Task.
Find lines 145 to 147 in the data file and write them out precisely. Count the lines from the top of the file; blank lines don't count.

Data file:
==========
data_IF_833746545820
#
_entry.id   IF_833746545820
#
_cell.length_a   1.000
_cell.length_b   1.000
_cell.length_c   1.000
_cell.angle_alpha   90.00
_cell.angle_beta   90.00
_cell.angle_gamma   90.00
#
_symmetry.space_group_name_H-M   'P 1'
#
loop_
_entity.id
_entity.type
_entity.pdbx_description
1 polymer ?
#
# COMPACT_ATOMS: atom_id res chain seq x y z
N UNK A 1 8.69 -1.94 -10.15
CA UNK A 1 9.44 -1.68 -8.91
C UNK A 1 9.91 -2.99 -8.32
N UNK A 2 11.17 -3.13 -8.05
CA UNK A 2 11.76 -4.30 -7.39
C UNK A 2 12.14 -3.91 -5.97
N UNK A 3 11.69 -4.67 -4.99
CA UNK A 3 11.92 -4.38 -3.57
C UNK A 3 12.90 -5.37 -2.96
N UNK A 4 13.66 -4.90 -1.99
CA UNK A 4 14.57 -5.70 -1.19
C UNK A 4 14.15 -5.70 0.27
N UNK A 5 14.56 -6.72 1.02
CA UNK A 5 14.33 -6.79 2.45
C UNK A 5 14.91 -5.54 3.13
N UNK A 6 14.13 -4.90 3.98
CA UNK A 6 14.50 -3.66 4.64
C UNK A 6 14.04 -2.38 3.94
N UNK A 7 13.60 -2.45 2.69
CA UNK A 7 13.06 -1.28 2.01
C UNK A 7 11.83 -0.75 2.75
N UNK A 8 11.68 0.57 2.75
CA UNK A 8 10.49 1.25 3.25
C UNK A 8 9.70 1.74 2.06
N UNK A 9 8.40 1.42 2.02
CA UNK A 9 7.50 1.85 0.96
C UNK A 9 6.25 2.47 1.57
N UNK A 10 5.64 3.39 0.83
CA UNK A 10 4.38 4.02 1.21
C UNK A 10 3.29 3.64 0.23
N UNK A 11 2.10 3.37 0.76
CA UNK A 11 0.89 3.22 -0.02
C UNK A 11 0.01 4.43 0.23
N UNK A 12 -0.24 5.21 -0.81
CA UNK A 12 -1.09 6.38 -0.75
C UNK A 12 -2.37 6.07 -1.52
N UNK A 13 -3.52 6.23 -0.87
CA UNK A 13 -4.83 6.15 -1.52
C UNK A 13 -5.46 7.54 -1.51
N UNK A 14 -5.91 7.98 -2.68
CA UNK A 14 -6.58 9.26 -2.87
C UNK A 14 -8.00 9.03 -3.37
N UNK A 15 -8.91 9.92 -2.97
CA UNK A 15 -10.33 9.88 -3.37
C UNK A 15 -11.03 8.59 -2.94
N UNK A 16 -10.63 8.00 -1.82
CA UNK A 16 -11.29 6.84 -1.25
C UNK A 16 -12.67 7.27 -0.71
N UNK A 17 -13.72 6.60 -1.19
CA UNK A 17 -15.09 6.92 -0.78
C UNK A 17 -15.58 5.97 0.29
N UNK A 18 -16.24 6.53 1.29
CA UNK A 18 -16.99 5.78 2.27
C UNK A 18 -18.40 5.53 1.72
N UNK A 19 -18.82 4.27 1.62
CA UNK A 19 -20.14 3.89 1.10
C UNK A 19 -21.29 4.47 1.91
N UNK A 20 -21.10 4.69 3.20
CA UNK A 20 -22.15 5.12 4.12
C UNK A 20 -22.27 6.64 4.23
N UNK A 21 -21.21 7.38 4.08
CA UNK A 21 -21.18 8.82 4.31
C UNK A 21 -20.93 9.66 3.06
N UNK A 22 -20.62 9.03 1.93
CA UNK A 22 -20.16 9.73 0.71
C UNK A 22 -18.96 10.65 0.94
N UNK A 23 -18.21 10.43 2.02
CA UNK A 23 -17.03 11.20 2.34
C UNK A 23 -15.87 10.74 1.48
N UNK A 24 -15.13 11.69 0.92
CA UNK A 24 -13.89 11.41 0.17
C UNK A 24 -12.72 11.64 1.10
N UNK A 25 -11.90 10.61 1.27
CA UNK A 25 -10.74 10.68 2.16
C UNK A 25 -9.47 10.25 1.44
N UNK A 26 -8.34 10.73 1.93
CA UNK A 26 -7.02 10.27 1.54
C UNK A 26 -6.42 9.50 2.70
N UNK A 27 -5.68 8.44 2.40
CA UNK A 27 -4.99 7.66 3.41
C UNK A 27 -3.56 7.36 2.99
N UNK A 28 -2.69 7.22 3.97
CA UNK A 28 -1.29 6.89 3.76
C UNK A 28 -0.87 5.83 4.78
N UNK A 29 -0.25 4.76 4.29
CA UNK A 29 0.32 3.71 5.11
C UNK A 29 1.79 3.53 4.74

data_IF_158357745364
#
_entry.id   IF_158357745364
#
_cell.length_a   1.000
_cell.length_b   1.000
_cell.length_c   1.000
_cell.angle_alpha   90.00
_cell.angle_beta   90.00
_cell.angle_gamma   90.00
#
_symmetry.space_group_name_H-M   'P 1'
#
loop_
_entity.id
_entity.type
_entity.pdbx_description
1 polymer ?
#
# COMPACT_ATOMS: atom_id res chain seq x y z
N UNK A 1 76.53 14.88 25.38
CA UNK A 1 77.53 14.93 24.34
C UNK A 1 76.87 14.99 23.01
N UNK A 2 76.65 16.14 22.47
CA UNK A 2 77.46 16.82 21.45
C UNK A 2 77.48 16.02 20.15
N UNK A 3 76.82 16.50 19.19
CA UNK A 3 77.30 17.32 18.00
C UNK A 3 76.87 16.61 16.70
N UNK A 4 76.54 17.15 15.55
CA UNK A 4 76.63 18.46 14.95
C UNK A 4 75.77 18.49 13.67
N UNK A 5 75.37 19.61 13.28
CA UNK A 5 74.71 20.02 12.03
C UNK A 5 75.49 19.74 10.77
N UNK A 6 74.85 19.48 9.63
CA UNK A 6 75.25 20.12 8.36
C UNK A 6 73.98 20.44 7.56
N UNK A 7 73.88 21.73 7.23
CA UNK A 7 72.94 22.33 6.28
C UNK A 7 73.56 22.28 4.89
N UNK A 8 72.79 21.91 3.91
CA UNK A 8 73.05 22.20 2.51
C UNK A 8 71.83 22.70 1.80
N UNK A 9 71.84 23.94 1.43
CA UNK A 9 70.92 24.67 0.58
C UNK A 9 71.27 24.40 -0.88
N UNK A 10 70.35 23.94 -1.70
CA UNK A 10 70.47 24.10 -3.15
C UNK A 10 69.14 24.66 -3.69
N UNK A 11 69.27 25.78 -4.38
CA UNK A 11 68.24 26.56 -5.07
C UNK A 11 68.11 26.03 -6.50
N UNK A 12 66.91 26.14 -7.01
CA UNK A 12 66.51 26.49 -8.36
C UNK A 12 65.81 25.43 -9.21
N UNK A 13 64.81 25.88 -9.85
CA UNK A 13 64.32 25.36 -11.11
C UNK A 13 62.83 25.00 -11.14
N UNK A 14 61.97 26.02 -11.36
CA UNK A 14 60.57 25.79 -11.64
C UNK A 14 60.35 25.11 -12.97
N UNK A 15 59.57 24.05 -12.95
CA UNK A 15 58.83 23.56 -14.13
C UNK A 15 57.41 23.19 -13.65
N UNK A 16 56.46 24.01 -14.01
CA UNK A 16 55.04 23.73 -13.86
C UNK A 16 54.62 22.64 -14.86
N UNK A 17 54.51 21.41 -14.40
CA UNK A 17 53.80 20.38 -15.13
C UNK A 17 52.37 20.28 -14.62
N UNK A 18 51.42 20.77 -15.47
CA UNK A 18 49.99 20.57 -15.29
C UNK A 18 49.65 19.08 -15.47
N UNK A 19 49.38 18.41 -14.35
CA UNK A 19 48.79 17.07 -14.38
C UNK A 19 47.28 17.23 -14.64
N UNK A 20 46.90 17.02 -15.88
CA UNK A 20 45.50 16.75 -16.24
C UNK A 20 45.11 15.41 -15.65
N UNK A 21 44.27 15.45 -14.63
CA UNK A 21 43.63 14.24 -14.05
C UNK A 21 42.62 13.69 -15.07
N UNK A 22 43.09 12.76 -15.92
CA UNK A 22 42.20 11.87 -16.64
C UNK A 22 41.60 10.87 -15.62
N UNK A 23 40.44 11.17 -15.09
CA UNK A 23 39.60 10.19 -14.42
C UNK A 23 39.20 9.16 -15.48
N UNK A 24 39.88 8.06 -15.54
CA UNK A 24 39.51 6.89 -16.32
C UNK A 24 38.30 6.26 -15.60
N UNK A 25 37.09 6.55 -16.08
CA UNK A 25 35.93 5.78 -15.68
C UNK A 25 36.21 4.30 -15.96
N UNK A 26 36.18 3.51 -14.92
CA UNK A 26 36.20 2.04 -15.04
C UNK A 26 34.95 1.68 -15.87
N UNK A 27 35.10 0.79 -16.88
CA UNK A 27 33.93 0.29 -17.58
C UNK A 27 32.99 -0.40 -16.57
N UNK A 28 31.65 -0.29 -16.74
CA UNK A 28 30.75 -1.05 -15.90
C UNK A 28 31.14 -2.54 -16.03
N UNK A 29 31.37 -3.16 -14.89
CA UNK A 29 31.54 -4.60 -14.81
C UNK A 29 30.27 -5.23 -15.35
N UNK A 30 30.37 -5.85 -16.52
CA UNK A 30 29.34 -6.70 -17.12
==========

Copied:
C UNK A 6 73.98 20.44 7.56
N UNK A 7 73.88 21.73 7.23
CA UNK A 7 72.94 22.33 6.28